3. The incidence of successful hacks via people far exceeds the hacks on “systems.”  Of course, even one soft spot (eg person) in a given organization is all you need.
  4. A program presented in my law firm cautions as to possible vulnerability of commercial drop boxes, where the data may be shared and where search warrants are generally honored and without prior notice to the data owner.
  5. A visitor to your office may want to plug in a thumb drive to download information or print it.  OR to prepare access to the system after the visitor leaves.

How Great is America?

This is not a political post.  It is about perceptions and nomenclature and is not designed to be provocative (sorry for the disclaimer but this is necessary so that we can focus on ideas and not polemics).

Nor is the fundamental premise original here; thanks to Jacob Shapiro who writes for the on-line service GPF (Geopolitical Futures), which by the way I recommend.

Is America today still THE dominant superpower in the world, or has it declined or is it declining and are we facing a “multi-polar world?”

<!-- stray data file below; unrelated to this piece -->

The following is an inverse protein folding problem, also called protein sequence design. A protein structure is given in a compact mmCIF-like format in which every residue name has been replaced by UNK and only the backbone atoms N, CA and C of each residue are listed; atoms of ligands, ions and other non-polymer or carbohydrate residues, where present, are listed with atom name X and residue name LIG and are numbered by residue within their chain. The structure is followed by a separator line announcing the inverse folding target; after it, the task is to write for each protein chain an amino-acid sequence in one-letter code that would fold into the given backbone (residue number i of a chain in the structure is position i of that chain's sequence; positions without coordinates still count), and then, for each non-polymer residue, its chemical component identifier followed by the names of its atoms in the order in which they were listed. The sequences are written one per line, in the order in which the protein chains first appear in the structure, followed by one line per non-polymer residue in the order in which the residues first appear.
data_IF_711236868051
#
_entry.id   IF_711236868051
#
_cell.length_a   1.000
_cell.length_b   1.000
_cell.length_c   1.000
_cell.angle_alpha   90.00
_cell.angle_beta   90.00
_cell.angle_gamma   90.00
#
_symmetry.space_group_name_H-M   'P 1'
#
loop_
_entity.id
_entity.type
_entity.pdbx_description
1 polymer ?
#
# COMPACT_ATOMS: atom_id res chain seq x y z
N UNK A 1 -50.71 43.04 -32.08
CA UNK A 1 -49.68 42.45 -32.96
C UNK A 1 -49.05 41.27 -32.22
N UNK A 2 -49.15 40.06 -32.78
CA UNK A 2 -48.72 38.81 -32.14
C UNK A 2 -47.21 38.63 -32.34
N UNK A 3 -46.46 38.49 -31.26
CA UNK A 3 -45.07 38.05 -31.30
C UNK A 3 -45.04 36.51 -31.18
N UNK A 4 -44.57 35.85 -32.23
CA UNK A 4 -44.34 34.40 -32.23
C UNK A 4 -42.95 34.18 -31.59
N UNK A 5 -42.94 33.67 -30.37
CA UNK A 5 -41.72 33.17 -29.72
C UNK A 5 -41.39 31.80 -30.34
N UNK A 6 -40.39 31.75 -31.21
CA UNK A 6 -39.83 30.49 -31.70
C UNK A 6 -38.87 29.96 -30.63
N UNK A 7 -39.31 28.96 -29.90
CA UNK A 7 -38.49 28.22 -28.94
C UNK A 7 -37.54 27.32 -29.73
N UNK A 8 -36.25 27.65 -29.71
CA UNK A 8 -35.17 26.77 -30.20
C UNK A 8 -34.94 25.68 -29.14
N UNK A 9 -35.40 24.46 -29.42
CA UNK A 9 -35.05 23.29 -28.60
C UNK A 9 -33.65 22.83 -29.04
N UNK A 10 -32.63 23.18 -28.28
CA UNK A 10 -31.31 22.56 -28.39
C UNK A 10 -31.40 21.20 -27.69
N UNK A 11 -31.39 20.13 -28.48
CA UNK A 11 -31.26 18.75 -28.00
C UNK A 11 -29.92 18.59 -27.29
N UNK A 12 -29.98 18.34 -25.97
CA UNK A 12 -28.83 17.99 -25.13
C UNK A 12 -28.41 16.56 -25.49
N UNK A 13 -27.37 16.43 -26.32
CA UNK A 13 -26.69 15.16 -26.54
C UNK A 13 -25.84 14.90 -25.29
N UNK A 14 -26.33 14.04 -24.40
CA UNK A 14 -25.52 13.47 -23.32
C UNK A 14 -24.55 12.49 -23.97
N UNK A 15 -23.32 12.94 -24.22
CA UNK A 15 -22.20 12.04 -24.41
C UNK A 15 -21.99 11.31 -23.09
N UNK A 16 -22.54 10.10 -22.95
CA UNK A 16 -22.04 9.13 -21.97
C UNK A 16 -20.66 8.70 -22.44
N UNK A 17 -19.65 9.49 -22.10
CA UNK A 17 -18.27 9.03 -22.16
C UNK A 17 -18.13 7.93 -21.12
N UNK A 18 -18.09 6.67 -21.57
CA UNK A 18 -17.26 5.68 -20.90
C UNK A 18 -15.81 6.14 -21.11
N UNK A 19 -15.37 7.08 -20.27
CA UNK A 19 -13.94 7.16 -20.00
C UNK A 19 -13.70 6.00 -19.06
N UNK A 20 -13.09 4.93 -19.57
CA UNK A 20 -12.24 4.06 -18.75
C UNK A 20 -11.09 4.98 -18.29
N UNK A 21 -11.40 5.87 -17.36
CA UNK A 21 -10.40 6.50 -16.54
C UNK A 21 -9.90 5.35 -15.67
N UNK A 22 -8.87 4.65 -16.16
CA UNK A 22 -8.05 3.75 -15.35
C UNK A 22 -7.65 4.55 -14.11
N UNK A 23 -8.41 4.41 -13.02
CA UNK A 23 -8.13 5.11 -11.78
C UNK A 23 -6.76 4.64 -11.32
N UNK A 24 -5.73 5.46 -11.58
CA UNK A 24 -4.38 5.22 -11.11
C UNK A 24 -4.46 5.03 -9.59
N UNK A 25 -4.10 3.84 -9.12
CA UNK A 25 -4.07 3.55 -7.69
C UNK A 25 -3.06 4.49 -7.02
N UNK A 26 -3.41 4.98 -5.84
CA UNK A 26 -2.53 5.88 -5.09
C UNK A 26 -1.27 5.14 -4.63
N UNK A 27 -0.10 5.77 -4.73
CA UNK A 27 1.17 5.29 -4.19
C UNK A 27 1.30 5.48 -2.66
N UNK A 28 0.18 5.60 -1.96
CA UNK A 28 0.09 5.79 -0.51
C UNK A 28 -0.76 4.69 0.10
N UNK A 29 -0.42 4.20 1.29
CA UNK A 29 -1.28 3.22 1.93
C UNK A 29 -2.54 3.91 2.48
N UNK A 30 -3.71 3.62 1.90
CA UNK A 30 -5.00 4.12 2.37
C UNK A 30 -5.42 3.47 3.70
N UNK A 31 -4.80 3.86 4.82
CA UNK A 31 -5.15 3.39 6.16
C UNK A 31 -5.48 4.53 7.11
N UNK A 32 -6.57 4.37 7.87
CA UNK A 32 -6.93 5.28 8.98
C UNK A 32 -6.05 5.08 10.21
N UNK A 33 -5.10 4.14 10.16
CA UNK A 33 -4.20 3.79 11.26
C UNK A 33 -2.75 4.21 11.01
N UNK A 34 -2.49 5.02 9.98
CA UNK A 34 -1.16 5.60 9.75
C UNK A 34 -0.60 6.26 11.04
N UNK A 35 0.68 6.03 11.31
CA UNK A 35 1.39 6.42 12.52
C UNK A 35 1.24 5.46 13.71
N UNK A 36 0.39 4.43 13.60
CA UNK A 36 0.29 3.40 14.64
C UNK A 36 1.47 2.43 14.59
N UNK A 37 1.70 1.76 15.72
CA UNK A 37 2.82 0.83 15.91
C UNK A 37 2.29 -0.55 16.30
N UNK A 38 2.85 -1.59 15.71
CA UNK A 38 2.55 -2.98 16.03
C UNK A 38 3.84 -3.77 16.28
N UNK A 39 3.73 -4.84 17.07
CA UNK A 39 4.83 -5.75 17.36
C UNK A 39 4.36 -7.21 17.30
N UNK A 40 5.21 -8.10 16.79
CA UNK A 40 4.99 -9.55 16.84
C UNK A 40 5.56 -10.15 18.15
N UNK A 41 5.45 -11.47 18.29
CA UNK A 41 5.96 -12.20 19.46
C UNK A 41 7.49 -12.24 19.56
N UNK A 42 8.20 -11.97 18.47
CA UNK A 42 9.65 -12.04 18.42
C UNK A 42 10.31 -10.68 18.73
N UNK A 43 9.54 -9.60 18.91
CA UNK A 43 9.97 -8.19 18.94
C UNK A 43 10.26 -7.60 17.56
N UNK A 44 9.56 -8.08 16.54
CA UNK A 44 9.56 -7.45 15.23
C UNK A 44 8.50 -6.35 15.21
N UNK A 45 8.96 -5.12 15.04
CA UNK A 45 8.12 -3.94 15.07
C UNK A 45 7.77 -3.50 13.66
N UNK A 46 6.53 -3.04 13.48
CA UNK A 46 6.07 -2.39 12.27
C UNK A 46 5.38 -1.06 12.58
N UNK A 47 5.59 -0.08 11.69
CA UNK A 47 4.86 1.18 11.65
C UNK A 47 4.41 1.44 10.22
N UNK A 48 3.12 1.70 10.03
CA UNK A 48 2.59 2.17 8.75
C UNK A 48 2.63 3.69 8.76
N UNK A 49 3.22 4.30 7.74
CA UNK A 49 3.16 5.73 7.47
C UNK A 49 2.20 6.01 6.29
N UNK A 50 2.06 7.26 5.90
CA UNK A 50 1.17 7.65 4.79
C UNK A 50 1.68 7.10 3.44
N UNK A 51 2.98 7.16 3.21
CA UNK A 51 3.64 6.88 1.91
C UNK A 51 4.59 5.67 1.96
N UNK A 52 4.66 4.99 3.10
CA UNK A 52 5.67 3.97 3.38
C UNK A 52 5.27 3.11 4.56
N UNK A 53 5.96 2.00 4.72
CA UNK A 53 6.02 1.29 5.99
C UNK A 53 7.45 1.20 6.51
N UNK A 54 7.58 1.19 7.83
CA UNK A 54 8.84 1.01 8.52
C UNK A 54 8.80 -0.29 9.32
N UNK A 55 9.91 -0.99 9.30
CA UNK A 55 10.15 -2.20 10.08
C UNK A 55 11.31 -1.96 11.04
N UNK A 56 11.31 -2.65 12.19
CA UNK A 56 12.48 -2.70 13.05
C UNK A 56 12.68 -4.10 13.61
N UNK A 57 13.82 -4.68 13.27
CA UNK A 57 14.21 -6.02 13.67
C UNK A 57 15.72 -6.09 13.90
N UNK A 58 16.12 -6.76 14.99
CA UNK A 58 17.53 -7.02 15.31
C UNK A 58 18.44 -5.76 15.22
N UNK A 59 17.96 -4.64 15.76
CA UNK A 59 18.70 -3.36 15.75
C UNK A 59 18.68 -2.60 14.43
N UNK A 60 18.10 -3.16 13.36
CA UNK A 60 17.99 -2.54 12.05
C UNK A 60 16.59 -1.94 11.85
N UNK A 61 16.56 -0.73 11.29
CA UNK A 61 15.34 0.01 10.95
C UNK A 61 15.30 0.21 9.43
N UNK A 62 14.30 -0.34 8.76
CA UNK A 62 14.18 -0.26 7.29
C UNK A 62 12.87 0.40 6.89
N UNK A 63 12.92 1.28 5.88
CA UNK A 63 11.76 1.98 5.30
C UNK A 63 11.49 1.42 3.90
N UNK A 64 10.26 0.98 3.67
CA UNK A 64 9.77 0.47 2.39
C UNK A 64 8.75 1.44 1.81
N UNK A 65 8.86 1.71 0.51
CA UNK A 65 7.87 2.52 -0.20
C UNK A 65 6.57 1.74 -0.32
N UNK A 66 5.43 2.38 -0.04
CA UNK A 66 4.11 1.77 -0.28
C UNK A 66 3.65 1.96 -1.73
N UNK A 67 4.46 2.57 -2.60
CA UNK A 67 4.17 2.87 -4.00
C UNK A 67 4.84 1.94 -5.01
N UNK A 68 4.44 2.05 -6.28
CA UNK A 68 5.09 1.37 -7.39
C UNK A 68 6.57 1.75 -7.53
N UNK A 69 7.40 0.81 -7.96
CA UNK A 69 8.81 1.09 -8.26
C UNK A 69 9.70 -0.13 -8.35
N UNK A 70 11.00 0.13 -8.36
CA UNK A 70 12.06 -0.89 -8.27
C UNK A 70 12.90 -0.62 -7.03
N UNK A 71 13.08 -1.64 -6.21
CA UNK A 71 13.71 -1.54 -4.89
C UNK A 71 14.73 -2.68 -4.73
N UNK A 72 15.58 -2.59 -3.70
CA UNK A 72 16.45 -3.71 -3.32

Proposed Fact #1: American clearly and for the foreseeable future is the dominant world player.  Witness by way of simple example the North Korean confrontation: who send three aircraft carriers to the Sea of Japan and was not in the slightest challenged?

Proposed Fact #2: State the reasons that there is a sense that America has faded:  First, aspects of domestic US politics.  Second, saying so serves the interests of various foreign powers jockeying for local advantage, and plays into the narrative that these future would-be co-powers aspire to achieve (primary players: Russia, China, India).